The meat industry's overuse and misuse of antibiotics has profound human health effects, rendering these vital life-saving medications ineffective. As documented in Chain Reaction II, at least 2 million Americans each year contract antibiotic-resistant infections, and 23,000 die as a result. The economic costs of this are huge: up to $55 billion in excess hospital expenses and lost productivity costs.

While leading firms such as Perdue and Tyson have adopted policies restricting antibiotics use, Sanderson Farms is unapologetic and outspoken against the need to address overuse of antibiotics. Yet, its ads shamelessly pronounce that there are no antibiotics in the chicken—misleading consumers when the research shows clear evidence of antibiotic residues in their chicken products.

Rather than clean up its act for the benefit of its own consumers, Sanderson has launched a highly deceptive marketing and advertising campaign, which it dubs "the truth about chicken." Sanderson's campaign of deception includes 5 TV ads that have received more than 200 million total impressions on broadcast TV, and misleading messages promoted via Facebook, print, radio and its website.

As described in the complaint, in one of its ads, a character named Bob says that "the slogan "raised without antibiotics" was invented to make chicken sound safer but that it doesn't mean much because federal law requires that chickens be clear of antibiotics before they leave the farm. This gives the consumer the false impression that Sanderson's chicken products do not contain antibiotics. This video has been viewed more than 1 million times on YouTube and 700,000 times on Facebook. Just this one commercial has an estimated 89,745,934 impressions on broadcast television, at an estimated cost of $2,293,431."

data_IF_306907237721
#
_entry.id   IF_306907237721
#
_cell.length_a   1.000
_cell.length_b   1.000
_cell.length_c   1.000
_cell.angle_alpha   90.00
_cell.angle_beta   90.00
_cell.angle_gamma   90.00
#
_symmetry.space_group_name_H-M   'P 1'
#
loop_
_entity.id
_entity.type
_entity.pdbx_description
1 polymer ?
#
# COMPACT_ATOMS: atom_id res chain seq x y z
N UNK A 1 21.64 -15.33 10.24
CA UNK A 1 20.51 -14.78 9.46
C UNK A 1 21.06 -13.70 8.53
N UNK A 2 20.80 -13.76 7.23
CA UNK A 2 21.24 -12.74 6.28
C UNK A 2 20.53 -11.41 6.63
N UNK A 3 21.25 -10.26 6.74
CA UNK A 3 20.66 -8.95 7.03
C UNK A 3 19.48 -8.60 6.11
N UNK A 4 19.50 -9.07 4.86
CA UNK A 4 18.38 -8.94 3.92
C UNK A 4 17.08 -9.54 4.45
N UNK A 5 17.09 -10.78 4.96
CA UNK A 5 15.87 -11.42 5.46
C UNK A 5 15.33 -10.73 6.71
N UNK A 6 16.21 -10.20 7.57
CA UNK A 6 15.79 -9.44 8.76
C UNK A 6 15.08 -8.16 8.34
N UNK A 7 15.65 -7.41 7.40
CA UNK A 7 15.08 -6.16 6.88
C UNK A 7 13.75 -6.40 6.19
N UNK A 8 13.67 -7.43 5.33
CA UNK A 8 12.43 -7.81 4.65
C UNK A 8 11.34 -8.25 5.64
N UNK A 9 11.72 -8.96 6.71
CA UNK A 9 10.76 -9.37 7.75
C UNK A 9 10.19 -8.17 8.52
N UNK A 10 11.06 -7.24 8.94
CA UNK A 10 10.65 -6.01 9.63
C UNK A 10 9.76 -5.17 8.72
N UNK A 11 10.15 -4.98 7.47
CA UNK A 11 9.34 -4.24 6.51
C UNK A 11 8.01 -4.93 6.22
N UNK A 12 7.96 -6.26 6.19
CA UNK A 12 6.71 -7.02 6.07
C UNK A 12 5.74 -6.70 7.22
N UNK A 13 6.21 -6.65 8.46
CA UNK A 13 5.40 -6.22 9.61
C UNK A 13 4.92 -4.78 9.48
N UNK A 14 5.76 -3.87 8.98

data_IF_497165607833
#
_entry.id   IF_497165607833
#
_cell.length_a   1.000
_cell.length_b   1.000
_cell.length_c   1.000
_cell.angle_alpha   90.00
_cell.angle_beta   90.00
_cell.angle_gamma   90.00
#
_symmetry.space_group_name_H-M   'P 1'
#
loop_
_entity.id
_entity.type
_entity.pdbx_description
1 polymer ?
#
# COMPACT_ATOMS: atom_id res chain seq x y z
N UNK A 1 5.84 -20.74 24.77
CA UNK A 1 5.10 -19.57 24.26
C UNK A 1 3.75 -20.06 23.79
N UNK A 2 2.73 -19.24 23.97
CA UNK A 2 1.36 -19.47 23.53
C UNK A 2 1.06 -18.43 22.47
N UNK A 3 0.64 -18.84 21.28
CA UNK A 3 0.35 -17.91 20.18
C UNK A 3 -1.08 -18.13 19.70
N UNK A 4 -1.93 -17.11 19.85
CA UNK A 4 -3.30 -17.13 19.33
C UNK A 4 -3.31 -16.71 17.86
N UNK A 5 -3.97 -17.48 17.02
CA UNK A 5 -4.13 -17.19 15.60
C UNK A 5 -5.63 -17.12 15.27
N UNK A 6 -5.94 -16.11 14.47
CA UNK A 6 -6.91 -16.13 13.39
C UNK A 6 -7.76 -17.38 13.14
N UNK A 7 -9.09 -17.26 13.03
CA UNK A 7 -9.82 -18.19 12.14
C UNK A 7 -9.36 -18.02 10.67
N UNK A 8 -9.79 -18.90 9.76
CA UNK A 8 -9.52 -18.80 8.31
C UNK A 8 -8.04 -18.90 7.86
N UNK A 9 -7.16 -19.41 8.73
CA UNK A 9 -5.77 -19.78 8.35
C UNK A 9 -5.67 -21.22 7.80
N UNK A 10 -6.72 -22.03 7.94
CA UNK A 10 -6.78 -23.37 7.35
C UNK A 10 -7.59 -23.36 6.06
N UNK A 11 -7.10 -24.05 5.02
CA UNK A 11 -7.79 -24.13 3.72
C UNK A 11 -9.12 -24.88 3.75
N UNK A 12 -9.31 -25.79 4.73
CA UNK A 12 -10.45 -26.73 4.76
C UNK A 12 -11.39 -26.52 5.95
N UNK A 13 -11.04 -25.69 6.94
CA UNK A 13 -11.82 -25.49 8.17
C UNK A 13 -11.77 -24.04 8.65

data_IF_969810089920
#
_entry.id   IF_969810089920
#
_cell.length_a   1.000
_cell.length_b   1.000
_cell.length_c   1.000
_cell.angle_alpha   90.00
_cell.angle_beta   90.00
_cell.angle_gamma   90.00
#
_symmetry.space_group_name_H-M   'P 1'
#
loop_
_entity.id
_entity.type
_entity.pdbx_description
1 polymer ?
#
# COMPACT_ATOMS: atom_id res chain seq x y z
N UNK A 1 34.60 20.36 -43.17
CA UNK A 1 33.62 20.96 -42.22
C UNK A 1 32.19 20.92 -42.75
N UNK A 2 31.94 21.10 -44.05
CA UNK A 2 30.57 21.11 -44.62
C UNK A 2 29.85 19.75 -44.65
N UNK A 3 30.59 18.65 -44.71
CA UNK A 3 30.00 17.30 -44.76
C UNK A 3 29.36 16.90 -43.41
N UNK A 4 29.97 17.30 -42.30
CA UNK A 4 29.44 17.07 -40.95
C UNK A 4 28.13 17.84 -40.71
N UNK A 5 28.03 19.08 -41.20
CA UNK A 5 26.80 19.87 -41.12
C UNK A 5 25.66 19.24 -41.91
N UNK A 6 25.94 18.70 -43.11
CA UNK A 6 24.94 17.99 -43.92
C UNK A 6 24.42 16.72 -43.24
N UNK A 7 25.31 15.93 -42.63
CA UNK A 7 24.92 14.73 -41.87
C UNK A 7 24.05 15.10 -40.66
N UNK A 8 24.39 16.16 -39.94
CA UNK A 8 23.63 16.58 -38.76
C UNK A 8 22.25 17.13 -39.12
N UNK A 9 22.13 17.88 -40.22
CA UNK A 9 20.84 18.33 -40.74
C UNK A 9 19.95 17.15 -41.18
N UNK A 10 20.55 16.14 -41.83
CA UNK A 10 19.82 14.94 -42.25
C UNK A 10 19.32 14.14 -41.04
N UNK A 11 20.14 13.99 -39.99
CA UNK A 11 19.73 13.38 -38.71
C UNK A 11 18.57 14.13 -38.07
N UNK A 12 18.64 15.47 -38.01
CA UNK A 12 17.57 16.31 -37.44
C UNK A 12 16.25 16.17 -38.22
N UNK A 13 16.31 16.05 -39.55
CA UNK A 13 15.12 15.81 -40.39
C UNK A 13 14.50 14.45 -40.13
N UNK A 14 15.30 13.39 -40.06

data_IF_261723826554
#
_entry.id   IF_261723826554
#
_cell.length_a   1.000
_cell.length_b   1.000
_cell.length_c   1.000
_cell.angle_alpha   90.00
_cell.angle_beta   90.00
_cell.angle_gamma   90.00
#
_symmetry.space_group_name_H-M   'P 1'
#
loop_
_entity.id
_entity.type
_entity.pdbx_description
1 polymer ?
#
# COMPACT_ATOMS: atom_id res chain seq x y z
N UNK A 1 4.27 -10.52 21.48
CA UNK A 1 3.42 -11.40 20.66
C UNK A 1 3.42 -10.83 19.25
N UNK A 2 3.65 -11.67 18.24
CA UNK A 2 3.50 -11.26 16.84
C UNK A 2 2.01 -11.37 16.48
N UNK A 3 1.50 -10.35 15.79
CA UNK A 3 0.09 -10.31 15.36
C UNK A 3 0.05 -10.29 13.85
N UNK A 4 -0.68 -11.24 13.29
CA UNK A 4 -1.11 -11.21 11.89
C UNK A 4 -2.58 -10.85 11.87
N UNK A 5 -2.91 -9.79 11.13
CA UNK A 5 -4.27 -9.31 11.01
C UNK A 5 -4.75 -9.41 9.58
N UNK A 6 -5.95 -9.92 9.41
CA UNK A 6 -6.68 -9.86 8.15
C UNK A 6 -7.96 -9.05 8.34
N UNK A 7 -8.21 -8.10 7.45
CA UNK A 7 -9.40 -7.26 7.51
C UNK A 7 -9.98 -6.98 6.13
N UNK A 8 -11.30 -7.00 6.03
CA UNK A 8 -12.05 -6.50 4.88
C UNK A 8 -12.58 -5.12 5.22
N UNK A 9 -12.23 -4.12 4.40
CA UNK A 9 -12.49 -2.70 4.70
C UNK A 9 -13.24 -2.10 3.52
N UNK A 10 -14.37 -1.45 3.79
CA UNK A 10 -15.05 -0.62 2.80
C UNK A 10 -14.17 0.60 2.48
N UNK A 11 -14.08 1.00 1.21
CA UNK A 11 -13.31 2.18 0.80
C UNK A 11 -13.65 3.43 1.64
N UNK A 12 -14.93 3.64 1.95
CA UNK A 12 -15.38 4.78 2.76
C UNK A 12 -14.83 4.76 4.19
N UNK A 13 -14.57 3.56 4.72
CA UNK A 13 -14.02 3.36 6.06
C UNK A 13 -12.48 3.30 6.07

In another video that takes place in a supermarket, Bob says that competitors used the phrase "raised without antibiotics" to get consumers to pay more money and that Sanderson Farms "doesn't believe in gimmicks like that." Bob then states, "No antibiotics to worry about here"—a patently false claim.

In fact, people who eat Sanderson Farms chicken, either from supermarkets such as Safeway or Kroger or at one of its big chain restaurant buyers like Darden (owner of Olive Garden), have plenty to worry about when it comes to the excessive use of antibiotics (and other drugs) in Sanderson's chicken production. While most people don't want a side of antibiotics or other pharmaceuticals in their chicken breast, they also worry about the public health threats stemming from the overuse of antibiotics in animal production.

And threats from excessive use of antibiotics is no gimmick. There is a direct link between the overuse of antibiotics on chicken farms and the spread of antibiotic resistant bacteria, as Natural Resources Defense Council's Jonathan Kaplan wrote recently: